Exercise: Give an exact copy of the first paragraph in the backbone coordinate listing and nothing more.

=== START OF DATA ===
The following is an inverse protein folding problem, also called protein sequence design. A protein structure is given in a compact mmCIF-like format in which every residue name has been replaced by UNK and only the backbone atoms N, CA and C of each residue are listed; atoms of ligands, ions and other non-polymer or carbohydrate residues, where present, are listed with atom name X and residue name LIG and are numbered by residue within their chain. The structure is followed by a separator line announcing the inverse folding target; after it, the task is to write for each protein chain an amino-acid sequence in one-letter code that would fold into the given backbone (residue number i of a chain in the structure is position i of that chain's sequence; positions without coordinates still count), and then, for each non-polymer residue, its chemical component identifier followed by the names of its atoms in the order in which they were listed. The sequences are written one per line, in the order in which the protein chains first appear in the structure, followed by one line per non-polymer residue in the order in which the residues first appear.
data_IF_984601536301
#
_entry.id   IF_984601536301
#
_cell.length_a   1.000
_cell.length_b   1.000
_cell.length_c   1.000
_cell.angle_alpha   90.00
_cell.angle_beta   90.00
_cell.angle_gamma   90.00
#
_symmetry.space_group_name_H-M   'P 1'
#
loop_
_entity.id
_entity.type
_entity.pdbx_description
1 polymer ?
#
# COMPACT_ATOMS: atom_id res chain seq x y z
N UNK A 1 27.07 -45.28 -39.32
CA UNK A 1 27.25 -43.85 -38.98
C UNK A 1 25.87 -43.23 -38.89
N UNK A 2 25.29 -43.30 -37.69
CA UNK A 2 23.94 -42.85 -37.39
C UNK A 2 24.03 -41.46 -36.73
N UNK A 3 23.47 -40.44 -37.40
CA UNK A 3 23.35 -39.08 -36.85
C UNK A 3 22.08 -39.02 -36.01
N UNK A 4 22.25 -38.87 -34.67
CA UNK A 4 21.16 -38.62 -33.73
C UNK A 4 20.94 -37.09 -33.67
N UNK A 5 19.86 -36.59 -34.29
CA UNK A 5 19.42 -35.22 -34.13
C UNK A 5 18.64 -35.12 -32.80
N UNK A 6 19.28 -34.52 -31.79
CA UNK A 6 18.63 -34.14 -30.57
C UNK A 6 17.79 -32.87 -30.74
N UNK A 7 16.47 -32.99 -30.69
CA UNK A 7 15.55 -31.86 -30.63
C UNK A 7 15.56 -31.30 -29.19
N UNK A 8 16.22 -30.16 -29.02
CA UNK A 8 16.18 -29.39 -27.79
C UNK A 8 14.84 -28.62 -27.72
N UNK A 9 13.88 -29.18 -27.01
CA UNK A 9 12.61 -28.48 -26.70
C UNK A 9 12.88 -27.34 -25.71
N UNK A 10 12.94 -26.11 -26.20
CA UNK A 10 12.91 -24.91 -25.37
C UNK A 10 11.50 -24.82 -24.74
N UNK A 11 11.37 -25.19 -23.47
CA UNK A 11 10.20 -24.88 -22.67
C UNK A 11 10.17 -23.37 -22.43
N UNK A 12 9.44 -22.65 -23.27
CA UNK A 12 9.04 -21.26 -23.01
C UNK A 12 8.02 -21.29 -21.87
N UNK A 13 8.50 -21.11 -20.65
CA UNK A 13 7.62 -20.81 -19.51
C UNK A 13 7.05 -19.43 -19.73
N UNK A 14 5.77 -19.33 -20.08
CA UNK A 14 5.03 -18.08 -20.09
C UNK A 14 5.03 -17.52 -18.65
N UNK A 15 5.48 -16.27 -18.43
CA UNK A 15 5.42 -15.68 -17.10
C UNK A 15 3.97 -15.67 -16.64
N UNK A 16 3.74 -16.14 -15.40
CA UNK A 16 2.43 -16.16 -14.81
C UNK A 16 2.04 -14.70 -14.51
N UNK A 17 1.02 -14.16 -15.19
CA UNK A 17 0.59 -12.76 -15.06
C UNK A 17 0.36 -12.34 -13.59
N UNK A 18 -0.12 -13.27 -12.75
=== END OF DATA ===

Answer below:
The following is an inverse protein folding problem, also called protein sequence design. A protein structure is given in a compact mmCIF-like format in which every residue name has been replaced by UNK and only the backbone atoms N, CA and C of each residue are listed; atoms of ligands, ions and other non-polymer or carbohydrate residues, where present, are listed with atom name X and residue name LIG and are numbered by residue within their chain. The structure is followed by a separator line announcing the inverse folding target; after it, the task is to write for each protein chain an amino-acid sequence in one-letter code that would fold into the given backbone (residue number i of a chain in the structure is position i of that chain's sequence; positions without coordinates still count), and then, for each non-polymer residue, its chemical component identifier followed by the names of its atoms in the order in which they were listed. The sequences are written one per line, in the order in which the protein chains first appear in the structure, followed by one line per non-polymer residue in the order in which the residues first appear.